RB: if we do move in this direction, I think the split between working groups will become more artificial (than it is already). I can't say I have a good solution on the, e.g., three-year horizon. For the short term we can split the HTML specification within the HTML working group.

PLH: I look at Robin's proposal from the perspective that we have webapps, html, and css, all acting in different ways. I am afraid HTML would end up where CSS is now, where you can't tell anyone what CSS is.

DD: how would this be different from how HTML is today?

YK: I think it is a messaging issue. I.e. CSS is stuck in between features and mega-spec, so you have to find which abstract mini-spec your feature is in.

DD: To second Yehuda, breaking down by feature is really important.

AR: but a global coordination function, e.g. ES's yearly release process, is important

RB: we should not be scared of splitting specs into tiny little specs. If we do that though, we need a big index that points to absolutely everything. Curating that is work, but if we do things right in splitting things, it can be done. I agree that CSS is an experiment in splitting things up---I think we need to learn from it.

DD: <picture> element integration into HTML is a success story.

RB: yeah, the details got a little messy, but from a high-level, yes. I definitely kept RICG in mind when coming up with this.

DA: So ... how can we help?

RB: the best way to help is to just get the work done

AR: I do not necessarily think this is a good idea

DH: My biggest fear with modularizing is that it can decrease coherence and cohesion. The more we parallelize and make it easy to parallelize, the easier it becomes to lose coherence.

DA: it does seem like that aspect, as well as how it splits, is clearly something the TAG should be concerned with.

RB: I agree that's a concern. My thoughts on how to mitigate that is to get more developers and people involved, which will provide more feedback earlier in process. Developers are good at finding inconsistencies. Also we can use a very simple branching convention, such that you can only merge things to master once things have tests and those tests pass in real implementations.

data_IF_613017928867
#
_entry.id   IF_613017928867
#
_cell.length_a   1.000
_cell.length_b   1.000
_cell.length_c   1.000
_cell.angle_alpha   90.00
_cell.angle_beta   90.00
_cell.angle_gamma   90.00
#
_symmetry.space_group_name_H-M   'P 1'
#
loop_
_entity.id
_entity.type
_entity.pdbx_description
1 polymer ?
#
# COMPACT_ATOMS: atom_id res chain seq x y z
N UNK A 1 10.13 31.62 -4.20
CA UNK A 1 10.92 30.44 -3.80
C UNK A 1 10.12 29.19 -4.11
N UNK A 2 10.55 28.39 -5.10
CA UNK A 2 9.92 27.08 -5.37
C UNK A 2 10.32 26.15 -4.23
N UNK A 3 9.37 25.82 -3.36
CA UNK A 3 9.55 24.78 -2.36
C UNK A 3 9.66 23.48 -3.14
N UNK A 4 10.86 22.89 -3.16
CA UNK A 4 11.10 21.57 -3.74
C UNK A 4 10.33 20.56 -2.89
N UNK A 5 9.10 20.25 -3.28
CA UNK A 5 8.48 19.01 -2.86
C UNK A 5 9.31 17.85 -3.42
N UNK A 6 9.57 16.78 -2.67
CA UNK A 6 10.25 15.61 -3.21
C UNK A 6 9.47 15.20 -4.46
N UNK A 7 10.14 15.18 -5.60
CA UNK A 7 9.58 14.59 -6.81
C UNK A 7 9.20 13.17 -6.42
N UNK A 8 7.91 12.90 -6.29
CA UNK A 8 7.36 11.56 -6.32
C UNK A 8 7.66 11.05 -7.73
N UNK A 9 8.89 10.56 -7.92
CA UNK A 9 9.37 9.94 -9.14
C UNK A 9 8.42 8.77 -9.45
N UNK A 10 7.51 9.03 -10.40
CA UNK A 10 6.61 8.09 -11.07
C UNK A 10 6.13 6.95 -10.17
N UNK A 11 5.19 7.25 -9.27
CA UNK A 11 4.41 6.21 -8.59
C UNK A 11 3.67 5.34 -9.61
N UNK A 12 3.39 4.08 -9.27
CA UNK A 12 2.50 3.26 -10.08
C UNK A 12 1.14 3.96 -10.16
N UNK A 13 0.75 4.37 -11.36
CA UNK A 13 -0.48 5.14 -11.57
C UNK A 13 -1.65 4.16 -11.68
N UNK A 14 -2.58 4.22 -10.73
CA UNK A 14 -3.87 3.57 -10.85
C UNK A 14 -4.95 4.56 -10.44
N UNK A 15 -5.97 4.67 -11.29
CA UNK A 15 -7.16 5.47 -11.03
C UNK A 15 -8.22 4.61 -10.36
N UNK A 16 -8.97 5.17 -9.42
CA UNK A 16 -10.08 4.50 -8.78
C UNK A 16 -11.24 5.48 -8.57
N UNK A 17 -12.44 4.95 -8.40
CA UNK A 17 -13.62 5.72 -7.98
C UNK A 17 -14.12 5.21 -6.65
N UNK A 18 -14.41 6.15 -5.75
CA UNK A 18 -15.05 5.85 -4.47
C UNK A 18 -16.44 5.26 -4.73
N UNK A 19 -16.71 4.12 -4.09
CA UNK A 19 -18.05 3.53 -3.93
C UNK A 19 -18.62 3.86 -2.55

DH: that's all well and good. But the part that is missing from the entire space, and is also missing today (so maybe modularizing won't impact, but it won't make it better) is that the design process is an iterative process which moves between large and small picture. But we don't have any flows in place to make those things happen.

YK: part of the problem is that the TAG doesn't have direct authority.

DA: but our feedback is definitely incorporated.

YK: but if we want to have a formal hermeneutic circle process, and we want the TAG to be part of that, we need to say that. We are currently not that.

DA: wouldn't this involve a charter change?

RB: I don't think it would need one.

DA: I'm just thinking of how we can bolster the formal relationship with the TAG.

RB: we can just make that part of the policy.

DD: I think Hixie does a good job maintaining cohesion within HTML itself, modulo legacy constraints.

AR/YK/PLH: disagree.

YK/AR: he has been good at archaeology, but not cohesion.

RB: gotta go

AR: I would take away from this that not everyone is behind this idea and there is definitely some concern.

[lunch]

CSS Archeology

[Brian Kardell and Philippe Le Hegaret joining us for the afternoon session]